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Future of carbon-neutral society: Jeju aiming to be carbon-free island Updated: 2021-01-06 10:05:26 KST

Having spent his entire life on Jeju, Kim Su-han doesn't search for a gas station, but looks for charging station when his truck runs out of fuel.

"I didn't hesitate to buy an electric vehicle because in the longer term, I think the higher price pays off very well. And since there are many EV charging stations on Jeju, it's really not all that inconvenient. Plus, it helps the environment."

But, this very charging station is unlike any other on the island in that it does not rely on fossil fuel for its electricity source.

"This electric vehicle charging station here in the center of Jeju city is powered by solar panels a perfect example of a virtuous circle of energy use."

"Renewable energy can be intermittent. So by using an Energy Storage System, we can secure enough power to fully charge 10 vehicles at the same time. We aim to install more of them in the coming years."

South Korea's southernmost island aims to become carbon neutral by 2030.
Already some fifteen percent of the total energy used on the island comes from renewable sources.
One, solar and the other is wind power.

"With a wind speed of 3 to 25 meters per hour, these 23 wind turbines in Gassiri, Jeju-do generate some 120-thousand megawatt-hours of energy in a year. That’s enough power for 30-thousand households."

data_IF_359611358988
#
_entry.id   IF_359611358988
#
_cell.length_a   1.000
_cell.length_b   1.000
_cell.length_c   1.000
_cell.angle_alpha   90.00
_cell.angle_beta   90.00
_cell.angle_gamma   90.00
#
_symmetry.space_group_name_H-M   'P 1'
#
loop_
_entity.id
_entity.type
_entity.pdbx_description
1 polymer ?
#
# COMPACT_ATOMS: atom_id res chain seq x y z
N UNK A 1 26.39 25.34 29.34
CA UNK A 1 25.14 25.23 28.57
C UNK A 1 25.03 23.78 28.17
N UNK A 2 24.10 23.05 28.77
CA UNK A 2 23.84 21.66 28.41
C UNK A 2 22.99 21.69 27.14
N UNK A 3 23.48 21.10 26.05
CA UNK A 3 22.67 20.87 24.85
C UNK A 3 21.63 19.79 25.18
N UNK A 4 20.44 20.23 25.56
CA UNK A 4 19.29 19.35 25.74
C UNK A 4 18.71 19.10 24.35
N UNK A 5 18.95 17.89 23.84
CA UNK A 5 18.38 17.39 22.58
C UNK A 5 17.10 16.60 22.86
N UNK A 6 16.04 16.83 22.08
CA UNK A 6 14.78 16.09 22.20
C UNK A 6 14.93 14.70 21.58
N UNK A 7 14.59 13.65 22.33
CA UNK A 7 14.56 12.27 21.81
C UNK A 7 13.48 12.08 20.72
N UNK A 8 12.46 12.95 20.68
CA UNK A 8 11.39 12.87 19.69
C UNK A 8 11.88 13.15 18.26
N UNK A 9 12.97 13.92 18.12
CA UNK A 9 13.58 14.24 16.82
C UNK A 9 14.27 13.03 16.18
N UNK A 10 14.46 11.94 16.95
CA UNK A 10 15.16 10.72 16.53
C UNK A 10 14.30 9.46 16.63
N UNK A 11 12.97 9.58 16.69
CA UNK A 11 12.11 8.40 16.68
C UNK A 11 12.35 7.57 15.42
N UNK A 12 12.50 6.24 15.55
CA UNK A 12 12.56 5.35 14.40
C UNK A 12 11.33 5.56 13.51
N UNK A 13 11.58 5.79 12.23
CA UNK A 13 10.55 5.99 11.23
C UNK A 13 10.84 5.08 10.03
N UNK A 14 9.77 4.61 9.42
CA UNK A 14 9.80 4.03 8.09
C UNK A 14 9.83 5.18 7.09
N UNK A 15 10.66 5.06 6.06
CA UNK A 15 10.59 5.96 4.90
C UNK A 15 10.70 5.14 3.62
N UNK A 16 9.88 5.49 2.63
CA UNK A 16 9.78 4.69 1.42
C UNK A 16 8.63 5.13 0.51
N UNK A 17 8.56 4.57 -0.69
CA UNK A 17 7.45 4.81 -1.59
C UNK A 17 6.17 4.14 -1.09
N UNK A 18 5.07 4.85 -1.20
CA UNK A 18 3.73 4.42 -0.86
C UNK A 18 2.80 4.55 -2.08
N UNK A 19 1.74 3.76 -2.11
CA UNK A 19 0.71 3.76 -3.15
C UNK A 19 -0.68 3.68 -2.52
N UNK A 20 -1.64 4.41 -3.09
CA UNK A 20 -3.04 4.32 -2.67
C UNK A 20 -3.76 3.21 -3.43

These turbines use as little land as possible, allowing cows to wander and avoiding damage to the surrounding forest.

"Wind power has infinite potential because it can stretch out to the sea. And due to Jeju's geographic features and the impact of the climate, there's much more wind potential on the island than on the mainland."

So, how did Jeju become a frontier in green growth?

"Jeju has a smaller population than Seoul, for instance, making it a more ideal test bed than big cities.
Jeju's aggressive policies for green transitions along with the island's abundant natural resources have helped us reach closer to our carbon neutral goal."

It's important for the country to keep a close eye on Jeju, he says, as the problems Jeju faces today are what South Korea will face eventually and how the island overcomes these challenges will help set the carbon free stage for Korea and beyond.
Choi Jeong-yoon, Arirang News, Jeju.
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